Cookies on CABI

Like most websites we use cookies. This is to ensure that we give you the best experience possible.

Continuing to use www.cabi.org means you agree to our use of cookies. If you would like to, you can learn more about the cookies we use.

Search this site
Sign up for the CABI e-zine Newsletter
Improving lives by solving problems in agriculture and the environment

About CABI's UK centre

About CABI

CABI’s science centre at Egham was established in 1992, but CABI has had a scientific base in the UK since its very beginning. Over the years its work has supported hundreds of CABI projects and reached thousands of farmers in countries across the world. Much of the team’s current work is for national government departments, in particular Defra and DfID.

The centre operates across the globe providing support on a range of topics, including invasive species, pests and diseases, knowledge management and commodities.

Its scope is extensive – it carries out around 70 projects each year, which range from working to identify nematodes that are new to science in Chile, to seeking natural enemies for Europe and North America’s most invasive weeds.

With over 75 staff, a growing team of scientists carries out applied scientific research to find safe and sustainable solutions to problems in agriculture and the environment. An array of labs, glasshouses, poly tunnels and two level 2 quarantine suites with eight climate controlled chambers, mean the centre is perfectly equipped to work with almost any organism in the world, in ideal conditions. 

The centre is also home to CABI’s Microbial services team. The team’s specialist staff provide microbial expertise, with particular emphasis on agricultural and biotechnological applications. Services provided include microbial identification, culture sales and deposit, environmental and industrial investigation, contract research and provision of publications and training. The team’s work is supported by the Genetic Resource collection on site, which holds cultures of 28,000 living micro-organisms.

The centre collaborates extensively with both public and private sector organisations, NGOs, universities, governments and many more, in order to work in the most effective and sustainable way.

CABI weed biocontrol summariesWFD May 2016_final_24_June-1

Since April 2011, the UK's Department for Environment, Food and Rural Affairs (Defra) has been funding specialist scientists to investigate the scope for using biological control for invasive, non-native aquatic and riverside weeds. The technique has the potential to play an important role in protecting aquatic and riparian (riverbank) habitats where chemical and mechanical control options are impractical or prohibitively expensive. This works helps meet EU Water Framework Directive requirements.

CABI, Bakeham Lane
Egham, Surrey
TW20 9TY, UK
T: +44 (0)1491 829080
E: cabieurope-uk@cabi.org

For Microbial Services

E: microbialservices@cabi.org

Map showing directions to CABI's Egham UK office. 

Rehabilitating cocoa for improved livelihoods in the South Pacific

A decade of low cocoa prices has led smallholder farmers in the South Pacific Islands to neglect their cocoa trees, resulting in a decline in production. With market prices forecast to rise, the time is ripe for rehabilitation. Through farmer field schools we are explaining and demonstrating a range of integrated pest and disease management (IPDM)... >>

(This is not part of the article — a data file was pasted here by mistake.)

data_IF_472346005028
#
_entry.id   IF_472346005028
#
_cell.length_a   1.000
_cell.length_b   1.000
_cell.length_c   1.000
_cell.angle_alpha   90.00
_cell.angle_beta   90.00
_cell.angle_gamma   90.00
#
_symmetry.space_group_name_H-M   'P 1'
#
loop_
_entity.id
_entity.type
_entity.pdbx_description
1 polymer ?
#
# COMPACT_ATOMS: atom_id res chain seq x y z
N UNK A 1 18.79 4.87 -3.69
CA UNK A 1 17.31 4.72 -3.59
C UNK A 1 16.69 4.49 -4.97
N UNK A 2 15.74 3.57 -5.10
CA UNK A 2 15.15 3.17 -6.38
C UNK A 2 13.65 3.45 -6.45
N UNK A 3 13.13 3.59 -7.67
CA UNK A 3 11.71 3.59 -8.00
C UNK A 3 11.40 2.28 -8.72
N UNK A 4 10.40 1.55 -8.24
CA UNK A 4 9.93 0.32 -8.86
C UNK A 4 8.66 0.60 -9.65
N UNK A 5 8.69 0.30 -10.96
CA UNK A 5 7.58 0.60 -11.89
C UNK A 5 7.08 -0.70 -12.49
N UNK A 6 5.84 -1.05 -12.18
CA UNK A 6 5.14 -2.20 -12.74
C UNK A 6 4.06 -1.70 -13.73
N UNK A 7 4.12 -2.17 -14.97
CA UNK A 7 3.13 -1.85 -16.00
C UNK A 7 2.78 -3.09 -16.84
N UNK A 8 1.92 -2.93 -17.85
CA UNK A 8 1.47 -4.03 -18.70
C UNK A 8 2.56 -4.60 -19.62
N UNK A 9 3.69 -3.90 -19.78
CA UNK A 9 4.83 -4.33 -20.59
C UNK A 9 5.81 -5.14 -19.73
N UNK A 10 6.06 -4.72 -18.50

Transferring crop protection technology from China to Rwanda

Food crops represent one third of Rwanda’s GDP, but the supply remains fragile due to soil pests such as white grubs, cut worm and bean fly which damage vegetable and root crops. Options for control are limited. A team from China, Africa, the UK and Switzerland is working with the Rwandan Agricultural Board (RAB) to provide farmers with access to... >>

Biosecurity planning for the oil palm industry

The oils derived from oil palm, grown extensively in Southeast Asia, are a major ingredient in many food products. The genetic base of oil palm in the region is narrow. The exchange of germplasm from other areas is essential to enhance productivity and disease resistance, but elevates the risk of introducing invasive species. This project is... >>

Controlling earwigs in the Falklands

The European earwig has become a considerable domestic and public nuisance in the Falkland Islands, causing significant problems for local horticulture by decimating many garden vegetable crops. This population explosion is due to the absence of natural enemies that would normally keep them under control. To try and find a solution to this... >>

Azolla control

One of the UK’s most invasive plants, the fairy fern or floating water fern causes problems for anglers and water managers. It forms thick mats on the water’s surface which can double in size in a few days, blocking out light and killing aquatic flora and fish. Fragmentation of the fronds makes control by mechanical means virtually impossible.... >>

Improving SPS training and knowledge sharing in cocoa (CocoaSafe)

Cocoa is an important source of income across Southeast Asia. To maintain access to markets, and sustain farmers’ livelihoods and national GDP, all food safety and international SPS (sanitary and phytosanitary) standards must be met. This project is building SPS capacity in the region, to ensure production and trade meets legislation on pesticide... >>

Finding a biocontrol agent for Crassula

Crassula helmsii is an invasive water weed that dominates still or slow flowing water bodies. It’s spreading throughout the UK and has the potential to out-compete native flora and reduce oxygen levels by forming dense mats. Chemicals are not an option so CABI were commissioned by the UK government to investigate the possibility of controlling it... >>